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Sci Rep. 2016 Sep 27;6:34047. doi: 10.1038/srep34047.

Displacement correlations between a single mesenchymal-like cell and its nucleus effectively link subcellular activities and motility in cell migration analysis.

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Department of Chemical Engineering, Gainesville, FL 32611, USA.
Harvard School of Dental Medicine, Boston, MA 02115, USA.
J. Crayton Pruitt Family Department of Biomedical Engineering, Gainesville, FL 32611, USA.
Institute for Cell &Tissue Science and Engineering, University of Florida, Gainesville, FL 32611, USA.
National Cancer Institute-Physical Science Oncology Center, Gainesville, FL 32611, USA.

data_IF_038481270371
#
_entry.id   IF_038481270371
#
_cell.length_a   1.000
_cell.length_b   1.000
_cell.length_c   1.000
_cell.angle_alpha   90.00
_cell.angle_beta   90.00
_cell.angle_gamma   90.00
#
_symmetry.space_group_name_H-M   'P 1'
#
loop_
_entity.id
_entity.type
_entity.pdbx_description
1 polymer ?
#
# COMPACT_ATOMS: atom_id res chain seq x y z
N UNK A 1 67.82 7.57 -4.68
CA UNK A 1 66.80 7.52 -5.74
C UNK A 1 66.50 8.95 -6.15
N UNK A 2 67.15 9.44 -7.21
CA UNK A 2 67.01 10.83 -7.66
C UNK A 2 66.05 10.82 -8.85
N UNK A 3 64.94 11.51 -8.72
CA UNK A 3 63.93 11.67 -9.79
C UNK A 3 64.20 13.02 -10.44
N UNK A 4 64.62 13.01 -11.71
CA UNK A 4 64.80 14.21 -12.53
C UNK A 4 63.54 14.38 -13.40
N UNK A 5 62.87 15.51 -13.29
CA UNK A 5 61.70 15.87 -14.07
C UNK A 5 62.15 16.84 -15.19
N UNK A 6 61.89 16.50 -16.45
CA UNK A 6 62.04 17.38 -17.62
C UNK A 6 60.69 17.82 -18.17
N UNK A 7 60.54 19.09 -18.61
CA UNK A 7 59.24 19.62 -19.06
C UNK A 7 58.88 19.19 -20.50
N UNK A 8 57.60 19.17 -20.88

Cell migration is an essential process in organism development and physiological maintenance. Although current methods permit accurate comparisons of the effects of molecular manipulations and drug applications on cell motility, effects of alterations in subcellular activities on motility cannot be fully elucidated from those methods. Here, we develop a strategy termed cell-nuclear (CN) correlation to parameterize represented dynamic subcellular activities and to quantify their contributions in mesenchymal-like migration. Based on the biophysical meaning of the CN correlation, we propose a cell migration potential index (CMPI) to measure cell motility. When the effectiveness of CMPI was evaluated with respect to one of the most popular cell migration analysis methods, Persistent Random Walk, we found that the cell motility estimates among six cell lines used in this study were highly consistent between these two approaches. Further evaluations indicated that CMPI can be determined using a shorter time period and smaller cell sample size, and it possesses excellent reliability and applicability, even in the presence of a wide range of noise, as might be generated from individual imaging acquisition systems. The novel approach outlined here introduces a robust strategy through an analysis of subcellular locomotion activities for single cell migration assessment.

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